Appealed, p.18
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       Appealed, p.18
 

         Part #3 of The Legal Briefs series by Emma Chase
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  “Yes,” Jake says simply and without hesitation.

  And then Kennedy sounds defensive. Maybe even . . . offended—on my behalf. “Why? He doesn’t need it. He takes care of himself just fine. If you think patronizing him is helping—”

  Jake’s deep, rumbling laugh cuts her off. “I have no doubt that Brent is fully capable of handling his own shit. It’s not about that.”

  “Then what’s it about?”

  Now Jake pauses. And I know he’s analyzing the angles, choosing his words to efficiently convey his position. “I never had brothers . . . not until I met Brent and Stanton.”

  That’s when I make my presence known. Stepping from the hallway to the living room, still wrapped only in a towel. Which Jake doesn’t appreciate.

  “Jesus—I’d rather not go blind from an accidental glimpse of your nut sack. How about putting some clothes on?”

  I shrug and lob an arm around Kennedy’s shoulders. “Clothes are senseless at this point. What brings you by, big guy?”

  His black eyebrows lift, and reproach reflects in his steel-gray eyes. “I’ve been calling—is your phone broken?”

  I tease, “Mom, you look different. Did you change your hair?”

  He flips me off.

  Then I give him the real explanation. “I’ve been busy—a lot of sex has been happening.”

  Kennedy pinches my chest—and it fucking hurts.

  While Jake’s face remains blank. “Congratulations.”

  I raise my eyebrows. “So what’s up—why the house call?”

  I’ve barely seen him at the office this week. He’s been in court a lot, working a murder case. And he’s been really busting his ass over it, because he truly believes his client is innocent. That’s an uncommon, double-edged luxury we aren’t often afforded.

  “We’re having a barbecue this afternoon. You’re invited,” he tells me. Then he turns his rare, charming-Jake-Becker smile on Kennedy. “You’re invited too.”

  • • •

  That afternoon, Kennedy and I head over to Jake and Chelsea’s place for the barbecue. Their house has a great layout for entertaining—a built-in pool, a gorgeous garden, and an outdoor kitchen Jake just installed.

  Sofia smiles warmly at Kennedy, the bond of being a woman in the legal profession overcoming any lingering animosity from their showdown in court a few weeks earlier. The fact that Kennedy is here with me, that she’s important to me, probably helps too.

  I introduce Kennedy to the McQuaid brood, and her head is practically spinning by the time I get through Riley, Rory, Raymond, Rosaleen, Regan, and down to the littlest, three-year-old Ronan.

  We enjoy the clear sky, the hot sun, and a few beers, until Jake sets a platter of burgers and hot dogs in the center of the red-and-white-checkered tablecloth and we all sit down at the picnic table to eat. While the pleasant hum of kid chatter fills the lower end of the table, Riley McQuaid sits down with a huff in the chair across from me, her mouth fixed in a pout and unhappy blue eyes throwing sharp glances in Jake’s direction. A palpable silence flows between the teenager and her father figure—it’s heavy and awkward.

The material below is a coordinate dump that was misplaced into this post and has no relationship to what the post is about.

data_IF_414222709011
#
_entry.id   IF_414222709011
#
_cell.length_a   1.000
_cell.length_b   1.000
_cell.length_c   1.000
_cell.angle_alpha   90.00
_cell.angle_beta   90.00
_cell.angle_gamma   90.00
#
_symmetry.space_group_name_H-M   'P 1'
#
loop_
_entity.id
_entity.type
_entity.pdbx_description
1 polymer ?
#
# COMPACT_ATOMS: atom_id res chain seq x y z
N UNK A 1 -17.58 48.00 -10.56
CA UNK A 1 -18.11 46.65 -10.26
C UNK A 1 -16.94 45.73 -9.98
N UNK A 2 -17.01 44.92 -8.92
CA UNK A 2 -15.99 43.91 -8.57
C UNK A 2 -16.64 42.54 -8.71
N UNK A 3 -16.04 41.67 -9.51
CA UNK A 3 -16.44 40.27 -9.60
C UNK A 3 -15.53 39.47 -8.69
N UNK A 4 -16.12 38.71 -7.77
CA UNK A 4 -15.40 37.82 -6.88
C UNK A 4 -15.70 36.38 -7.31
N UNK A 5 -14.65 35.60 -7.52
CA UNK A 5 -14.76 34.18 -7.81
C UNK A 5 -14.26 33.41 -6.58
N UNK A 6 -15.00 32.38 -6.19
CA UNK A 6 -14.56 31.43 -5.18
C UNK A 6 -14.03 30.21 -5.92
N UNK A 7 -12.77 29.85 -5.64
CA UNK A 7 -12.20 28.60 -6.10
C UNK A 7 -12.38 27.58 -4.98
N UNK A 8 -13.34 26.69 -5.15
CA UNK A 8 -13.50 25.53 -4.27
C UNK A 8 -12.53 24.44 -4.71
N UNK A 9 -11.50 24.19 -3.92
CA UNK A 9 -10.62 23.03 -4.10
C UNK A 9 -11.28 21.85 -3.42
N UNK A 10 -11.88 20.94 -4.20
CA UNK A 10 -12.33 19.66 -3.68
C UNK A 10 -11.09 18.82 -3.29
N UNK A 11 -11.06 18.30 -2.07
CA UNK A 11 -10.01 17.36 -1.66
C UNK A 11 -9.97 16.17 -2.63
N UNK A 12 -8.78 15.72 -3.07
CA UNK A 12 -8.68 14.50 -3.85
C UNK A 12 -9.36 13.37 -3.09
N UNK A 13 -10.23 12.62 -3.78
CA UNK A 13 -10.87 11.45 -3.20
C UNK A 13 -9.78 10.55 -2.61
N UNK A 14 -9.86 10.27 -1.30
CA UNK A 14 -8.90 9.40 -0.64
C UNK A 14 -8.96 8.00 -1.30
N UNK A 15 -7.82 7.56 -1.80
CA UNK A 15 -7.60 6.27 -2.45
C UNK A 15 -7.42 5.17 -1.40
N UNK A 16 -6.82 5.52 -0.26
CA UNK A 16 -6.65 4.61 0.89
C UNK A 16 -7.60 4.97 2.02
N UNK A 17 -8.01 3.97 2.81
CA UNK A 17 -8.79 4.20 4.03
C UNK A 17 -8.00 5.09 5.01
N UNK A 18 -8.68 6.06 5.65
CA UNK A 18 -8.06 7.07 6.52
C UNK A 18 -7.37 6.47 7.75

So, of course, I have to mention it.

  “Everything okay here?” I ask, looking to each of them.

  Jake takes a bite of his burger. “Yep.”

  Riley’s eyes narrow. “If you consider living under the fascist rule of a dual dictatorship ‘okay,’ then yeah, I guess it is.”

  Jake’s mouth pulls up at the corner. “Fascist? That’s cute.”

  I lean into Kennedy and whisper, “This sounds juicy.” Then I lift my chin at Riley. “I thought we’d moved passed the angry-nobody-understands-me-teenage phase and were happily settled in the responsible-working-part-time-young-adult stage. What gives?”

  Riley and Jake go silent—a Mexican standoff if I ever saw one.

  Chelsea, doll that she is, fills in the blanks.

  “Riley and Jake had a disagreement yesterday. She had a friend over. A friend who is a boy. In her room. With the door closed.”

  And it all becomes so clear.

  I turn to Jake. “Did you flip out?”

  He shrugs, face deceptively blank. “I don’t flip out. I just got the drill from the garage. Problem solved.”

  “Solved how?” I’m already grinning at what I’m sure will be an entertaining answer.

  And I’m not disappointed.

  “He took off my door!” Riley shouts. “I have no door! I’m sixteen years old with five little brothers and sisters, and no door!”

  “Like I said, problem solved,” Jake says evenly.

  “I have rights, you know,” Riley counters.

  Jake’s smile is patient. “Yes, you do—and not one of them includes having a door. Or a window, for that matter. You might want to keep that in mind, and quit while you’re ahead.”

  Riley grinds her teeth, but goes quiet. And I just bet she’s sticking her tongue out at him in her head—or, more likely, flipping him the bird. I know the feeling.

  “Come on, Riley,” Stanton says, “don’t be like that. It could be worse.”

  “I don’t know how,” the teen grumbles, folding her arms.

  “You could be Presley—that’s how.” Stanton’s referring to his fifteen-year-old daughter, who lives most of the year in Mississippi with her mother. She’s been considering colleges in the East, and he’s been positively giddy with excitement.

  Riley’s face loosens with curiosity. “I texted her the other day, but she hasn’t gotten back to me. Where is she?”

  “In her room, without Internet, TV, or phone, where she’s gonna be for some time.”

  At our questioning gazes, he elaborates. “It seems she tried sneakin’ Ethan Fortenbury up the oak tree outside her window to her bedroom.”

  I notice eleven-year-old Raymond frowning deeply.

  Then Jake reads my mind and tells Stanton, “You seem surprisingly calm about that development.”